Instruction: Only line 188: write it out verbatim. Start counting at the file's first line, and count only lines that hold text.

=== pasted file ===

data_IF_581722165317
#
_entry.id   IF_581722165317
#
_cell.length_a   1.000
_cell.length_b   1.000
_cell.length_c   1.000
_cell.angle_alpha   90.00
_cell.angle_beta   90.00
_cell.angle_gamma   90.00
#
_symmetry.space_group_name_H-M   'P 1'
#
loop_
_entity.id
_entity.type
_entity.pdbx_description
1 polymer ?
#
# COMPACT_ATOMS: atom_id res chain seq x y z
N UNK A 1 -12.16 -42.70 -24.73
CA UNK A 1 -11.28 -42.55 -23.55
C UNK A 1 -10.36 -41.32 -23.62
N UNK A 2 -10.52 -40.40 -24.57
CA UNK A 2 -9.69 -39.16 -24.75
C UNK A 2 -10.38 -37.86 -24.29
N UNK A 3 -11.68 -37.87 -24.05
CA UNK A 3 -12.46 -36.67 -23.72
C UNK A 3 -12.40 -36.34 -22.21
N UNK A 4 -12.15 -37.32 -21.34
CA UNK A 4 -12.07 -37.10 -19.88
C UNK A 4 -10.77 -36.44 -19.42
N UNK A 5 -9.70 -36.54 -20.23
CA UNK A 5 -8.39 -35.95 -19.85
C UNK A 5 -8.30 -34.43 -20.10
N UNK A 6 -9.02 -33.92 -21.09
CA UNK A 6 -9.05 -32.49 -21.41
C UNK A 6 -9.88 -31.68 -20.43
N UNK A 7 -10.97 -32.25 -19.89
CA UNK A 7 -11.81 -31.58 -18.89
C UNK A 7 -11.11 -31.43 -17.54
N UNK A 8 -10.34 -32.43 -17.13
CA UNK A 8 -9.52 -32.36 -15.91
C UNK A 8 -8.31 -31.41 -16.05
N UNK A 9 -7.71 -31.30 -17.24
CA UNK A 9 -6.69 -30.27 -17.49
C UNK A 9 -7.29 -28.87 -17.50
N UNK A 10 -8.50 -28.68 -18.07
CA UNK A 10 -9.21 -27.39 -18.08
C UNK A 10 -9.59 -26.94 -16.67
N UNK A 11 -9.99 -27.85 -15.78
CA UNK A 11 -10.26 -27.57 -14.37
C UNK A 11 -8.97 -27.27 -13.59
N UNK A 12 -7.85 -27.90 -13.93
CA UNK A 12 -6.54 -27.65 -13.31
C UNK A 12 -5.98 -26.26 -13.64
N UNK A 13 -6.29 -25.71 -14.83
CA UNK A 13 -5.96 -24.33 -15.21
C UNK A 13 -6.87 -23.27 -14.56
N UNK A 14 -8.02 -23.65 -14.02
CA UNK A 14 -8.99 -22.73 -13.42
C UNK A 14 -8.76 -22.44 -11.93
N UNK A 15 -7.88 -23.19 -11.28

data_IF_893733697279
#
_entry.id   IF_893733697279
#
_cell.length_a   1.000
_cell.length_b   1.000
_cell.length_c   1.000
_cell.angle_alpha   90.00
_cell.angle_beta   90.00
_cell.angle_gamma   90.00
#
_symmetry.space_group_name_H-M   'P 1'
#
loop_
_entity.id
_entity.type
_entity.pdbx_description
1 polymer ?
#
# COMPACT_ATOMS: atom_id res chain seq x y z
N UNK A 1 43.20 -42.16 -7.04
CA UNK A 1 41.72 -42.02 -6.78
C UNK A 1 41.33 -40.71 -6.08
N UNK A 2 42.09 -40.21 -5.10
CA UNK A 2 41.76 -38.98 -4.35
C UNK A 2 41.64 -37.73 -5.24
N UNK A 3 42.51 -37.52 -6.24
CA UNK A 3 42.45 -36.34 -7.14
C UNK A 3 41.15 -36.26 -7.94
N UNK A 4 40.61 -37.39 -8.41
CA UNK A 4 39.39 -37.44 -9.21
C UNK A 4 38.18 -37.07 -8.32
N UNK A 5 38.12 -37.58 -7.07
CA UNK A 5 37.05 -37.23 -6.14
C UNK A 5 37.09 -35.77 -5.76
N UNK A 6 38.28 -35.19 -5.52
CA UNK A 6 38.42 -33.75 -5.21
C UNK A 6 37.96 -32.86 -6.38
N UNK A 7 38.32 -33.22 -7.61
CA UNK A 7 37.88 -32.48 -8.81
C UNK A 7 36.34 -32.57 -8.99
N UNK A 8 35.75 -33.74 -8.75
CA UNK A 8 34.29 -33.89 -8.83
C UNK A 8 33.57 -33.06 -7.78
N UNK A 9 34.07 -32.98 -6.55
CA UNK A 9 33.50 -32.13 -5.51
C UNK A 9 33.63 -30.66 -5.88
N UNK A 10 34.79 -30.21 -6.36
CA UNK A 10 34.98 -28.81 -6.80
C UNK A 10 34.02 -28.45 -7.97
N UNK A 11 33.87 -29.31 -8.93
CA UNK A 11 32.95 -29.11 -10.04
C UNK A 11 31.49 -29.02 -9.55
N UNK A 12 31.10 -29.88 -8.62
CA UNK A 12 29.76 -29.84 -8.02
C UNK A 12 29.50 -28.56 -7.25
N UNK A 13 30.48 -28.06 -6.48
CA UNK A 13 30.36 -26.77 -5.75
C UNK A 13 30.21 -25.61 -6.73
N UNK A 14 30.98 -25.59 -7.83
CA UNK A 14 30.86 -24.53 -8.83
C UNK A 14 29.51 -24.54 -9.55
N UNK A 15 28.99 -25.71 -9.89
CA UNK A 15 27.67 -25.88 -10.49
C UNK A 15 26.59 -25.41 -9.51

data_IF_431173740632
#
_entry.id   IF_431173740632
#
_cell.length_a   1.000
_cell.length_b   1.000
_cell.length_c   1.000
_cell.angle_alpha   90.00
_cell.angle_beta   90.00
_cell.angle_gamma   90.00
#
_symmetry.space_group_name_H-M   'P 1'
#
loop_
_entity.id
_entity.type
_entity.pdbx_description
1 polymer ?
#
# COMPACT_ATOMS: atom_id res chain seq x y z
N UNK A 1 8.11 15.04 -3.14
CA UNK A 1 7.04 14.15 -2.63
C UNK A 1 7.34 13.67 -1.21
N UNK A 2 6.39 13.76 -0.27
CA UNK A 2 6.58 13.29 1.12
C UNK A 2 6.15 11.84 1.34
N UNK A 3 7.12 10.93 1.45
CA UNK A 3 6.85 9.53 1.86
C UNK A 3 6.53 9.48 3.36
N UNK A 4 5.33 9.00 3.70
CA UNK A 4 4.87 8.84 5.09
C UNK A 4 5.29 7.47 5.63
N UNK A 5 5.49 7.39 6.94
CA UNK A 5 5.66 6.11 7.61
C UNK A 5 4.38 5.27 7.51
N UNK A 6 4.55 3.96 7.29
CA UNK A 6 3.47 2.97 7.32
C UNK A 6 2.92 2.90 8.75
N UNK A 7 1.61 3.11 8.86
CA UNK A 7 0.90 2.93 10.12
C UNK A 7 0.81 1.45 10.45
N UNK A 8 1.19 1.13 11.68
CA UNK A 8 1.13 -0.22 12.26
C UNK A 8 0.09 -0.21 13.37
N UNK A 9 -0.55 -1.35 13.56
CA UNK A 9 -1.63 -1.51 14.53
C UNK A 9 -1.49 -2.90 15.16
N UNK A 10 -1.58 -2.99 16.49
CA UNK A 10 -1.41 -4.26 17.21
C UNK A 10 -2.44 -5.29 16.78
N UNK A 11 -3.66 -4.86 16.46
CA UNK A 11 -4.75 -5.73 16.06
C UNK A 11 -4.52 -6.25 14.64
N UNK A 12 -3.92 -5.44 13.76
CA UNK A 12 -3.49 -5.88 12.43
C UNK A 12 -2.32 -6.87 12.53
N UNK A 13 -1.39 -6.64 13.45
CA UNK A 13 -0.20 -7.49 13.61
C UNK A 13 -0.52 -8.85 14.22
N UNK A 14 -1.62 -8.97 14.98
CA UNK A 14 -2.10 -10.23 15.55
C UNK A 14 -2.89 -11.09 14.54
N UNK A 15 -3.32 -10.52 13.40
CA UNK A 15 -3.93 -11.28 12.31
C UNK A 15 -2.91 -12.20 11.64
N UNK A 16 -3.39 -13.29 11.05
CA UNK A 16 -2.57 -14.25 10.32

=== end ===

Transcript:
N UNK A 14 -1.62 -8.97 14.98